For all we know Professor Lara might be some sort of elaborate hoax (she wouldn't be the first!), but if her account is to be believed it sounds pretty interesting right? But then wait, remember how the Laura manuscript is only around 30 pages? So how much could it really delve into the deep themes suggested above? And that brings us back to the likely reason that Nabokov ordered it to be destroyed in the first place: it had the potential to be an awesome novel, but he wasn't allowed enough time on Earth to complete it.

Regardless, I'm anxious to read Laura. But then I guess there are still a bunch of fully-formed novels by Nabokov that I have yet to read (including Pale Fire! I know, I know). If you're looking for a good place to begin I would maybe recommend Bend Sinister which is the first work of his I read (and one of my favorites). I was inspired to read it in college when my friend Britta was so shocked by the ending that she could hardly speak. Oh, and check out Dmitri's blog if you're interested -- his last entry seems to be a rant against Hillary Clinton.

TODAY'S BEER OF CHOICE: Abita Strawberry Harvest Lager

Image is c1975 photograph of V. Nabokov in the hills of Switzerland (Horst Tappe/Hulton Archives/Getty images) taken from

1 comment:

nola32 said...

i honestly can't wait to read it. then again, you know all about my love affair with vladdie (that's my pet name for him. he doesn't like it much at all).
and, you know, i have to say- i know that so many people are on the Lolita bandwagon for all of the wrong reasons (chief among them being the movie(s)- ugh, i can't even think about that newer version without feeling ill), but it really is one of the best books i've ever read. you know how much i love it. i'm not going to psychoanalyze vladdie about humbert humbert and his tendencies, nor am i going to say that it was his best work (i'll wait until i'm finished with ada and a myriad of other works of his that i haven't gotten through yet until i make that call), but let's give credit where credit is due. it's a fantastic book. it's an amazing study of human nature, action and reaction, and how the seemingly random events in our lives lead us down paths that we never thought were possible. it has to be read to be truly appreciated. the way it's written is just... i only wish that i could write even a fraction as well.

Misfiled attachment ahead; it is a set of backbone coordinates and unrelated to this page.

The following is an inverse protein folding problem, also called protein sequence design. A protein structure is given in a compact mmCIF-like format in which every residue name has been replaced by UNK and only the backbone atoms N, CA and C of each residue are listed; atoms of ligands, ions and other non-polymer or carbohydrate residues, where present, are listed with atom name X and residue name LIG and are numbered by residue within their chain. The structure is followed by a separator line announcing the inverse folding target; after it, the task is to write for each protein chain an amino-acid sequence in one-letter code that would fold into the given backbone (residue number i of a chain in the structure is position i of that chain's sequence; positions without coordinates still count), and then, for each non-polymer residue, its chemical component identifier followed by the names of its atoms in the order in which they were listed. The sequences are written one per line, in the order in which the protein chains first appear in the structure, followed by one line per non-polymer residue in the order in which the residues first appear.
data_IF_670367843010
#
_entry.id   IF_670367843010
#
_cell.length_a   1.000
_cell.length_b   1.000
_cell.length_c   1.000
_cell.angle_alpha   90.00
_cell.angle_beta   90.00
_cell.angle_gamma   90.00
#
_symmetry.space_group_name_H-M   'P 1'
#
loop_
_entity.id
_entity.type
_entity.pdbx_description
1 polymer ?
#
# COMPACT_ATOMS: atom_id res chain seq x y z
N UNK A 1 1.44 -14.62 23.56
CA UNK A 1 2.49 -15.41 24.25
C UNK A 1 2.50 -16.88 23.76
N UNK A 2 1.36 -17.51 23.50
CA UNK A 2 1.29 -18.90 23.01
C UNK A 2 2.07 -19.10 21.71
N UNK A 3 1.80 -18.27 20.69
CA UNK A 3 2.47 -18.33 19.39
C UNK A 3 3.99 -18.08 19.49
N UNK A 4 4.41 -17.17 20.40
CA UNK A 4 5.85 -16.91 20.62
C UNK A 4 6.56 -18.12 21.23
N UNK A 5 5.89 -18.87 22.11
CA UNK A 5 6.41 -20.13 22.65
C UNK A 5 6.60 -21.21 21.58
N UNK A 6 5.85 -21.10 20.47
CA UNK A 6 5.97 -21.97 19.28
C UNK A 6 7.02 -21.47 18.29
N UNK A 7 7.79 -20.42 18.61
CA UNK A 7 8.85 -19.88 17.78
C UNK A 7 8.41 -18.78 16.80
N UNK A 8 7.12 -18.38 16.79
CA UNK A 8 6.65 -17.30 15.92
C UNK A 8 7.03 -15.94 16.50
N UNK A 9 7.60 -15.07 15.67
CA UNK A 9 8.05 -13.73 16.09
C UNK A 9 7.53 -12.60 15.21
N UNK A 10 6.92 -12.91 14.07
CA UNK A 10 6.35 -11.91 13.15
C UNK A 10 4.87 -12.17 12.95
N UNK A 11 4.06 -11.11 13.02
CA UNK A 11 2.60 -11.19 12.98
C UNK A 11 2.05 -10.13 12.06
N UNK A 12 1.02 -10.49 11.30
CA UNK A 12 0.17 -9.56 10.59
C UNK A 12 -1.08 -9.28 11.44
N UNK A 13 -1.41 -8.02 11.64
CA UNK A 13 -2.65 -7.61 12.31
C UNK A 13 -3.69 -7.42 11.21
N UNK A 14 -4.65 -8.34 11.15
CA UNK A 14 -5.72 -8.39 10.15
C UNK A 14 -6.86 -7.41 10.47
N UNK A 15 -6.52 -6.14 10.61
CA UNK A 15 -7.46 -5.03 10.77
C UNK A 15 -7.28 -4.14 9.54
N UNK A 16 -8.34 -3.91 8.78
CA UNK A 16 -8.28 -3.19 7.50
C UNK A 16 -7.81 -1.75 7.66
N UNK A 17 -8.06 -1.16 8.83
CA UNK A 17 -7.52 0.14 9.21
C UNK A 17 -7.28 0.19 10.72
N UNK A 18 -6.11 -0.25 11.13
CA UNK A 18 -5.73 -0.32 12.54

you can always count on a murderer for a fancy prose style.
ladies and gentlemen of the jury, this is what the seraphs, the misinformed, noble-winged seraphs envied. look at this tangle of thorns.

ok, i might have totally misquoted that second line there, but even in a misquote it's the most gorgeous opening! how can you not read the book after you've read that!! give me a break! the man was brilliant (and boy, did he know it).